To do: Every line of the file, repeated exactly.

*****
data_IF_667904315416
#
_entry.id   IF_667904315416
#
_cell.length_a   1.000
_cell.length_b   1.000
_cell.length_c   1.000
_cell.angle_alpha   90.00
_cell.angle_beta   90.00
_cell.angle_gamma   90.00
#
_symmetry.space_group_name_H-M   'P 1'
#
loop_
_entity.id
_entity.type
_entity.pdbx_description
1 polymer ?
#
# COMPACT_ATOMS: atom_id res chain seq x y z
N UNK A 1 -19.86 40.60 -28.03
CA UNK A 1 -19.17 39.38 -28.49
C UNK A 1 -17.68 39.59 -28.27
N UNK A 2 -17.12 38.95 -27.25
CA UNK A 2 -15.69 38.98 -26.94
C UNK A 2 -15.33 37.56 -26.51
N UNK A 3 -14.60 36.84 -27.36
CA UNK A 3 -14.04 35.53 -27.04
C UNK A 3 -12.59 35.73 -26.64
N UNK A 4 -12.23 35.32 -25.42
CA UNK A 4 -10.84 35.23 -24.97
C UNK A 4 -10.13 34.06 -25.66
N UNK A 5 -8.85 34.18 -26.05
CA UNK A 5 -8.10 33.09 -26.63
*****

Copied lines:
data_IF_667904315416
#
_entry.id   IF_667904315416
#
_cell.length_a   1.000
_cell.length_b   1.000
_cell.length_c   1.000
_cell.angle_alpha   90.00
_cell.angle_beta   90.00
_cell.angle_gamma   90.00
#
_symmetry.space_group_name_H-M   'P 1'
#
loop_
_entity.id
_entity.type
_entity.pdbx_description
1 polymer ?
#
# COMPACT_ATOMS: atom_id res chain seq x y z
N UNK A 1 -19.86 40.60 -28.03
CA UNK A 1 -19.17 39.38 -28.49
C UNK A 1 -17.68 39.59 -28.27
N UNK A 2 -17.12 38.95 -27.25
CA UNK A 2 -15.69 38.98 -26.94
C UNK A 2 -15.33 37.56 -26.51
N UNK A 3 -14.60 36.84 -27.36
CA UNK A 3 -14.04 35.53 -27.04
C UNK A 3 -12.59 35.73 -26.64
N UNK A 4 -12.23 35.32 -25.42
CA UNK A 4 -10.84 35.23 -24.97
C UNK A 4 -10.13 34.06 -25.66
N UNK A 5 -8.85 34.18 -26.05
CA UNK A 5 -8.10 33.09 -26.63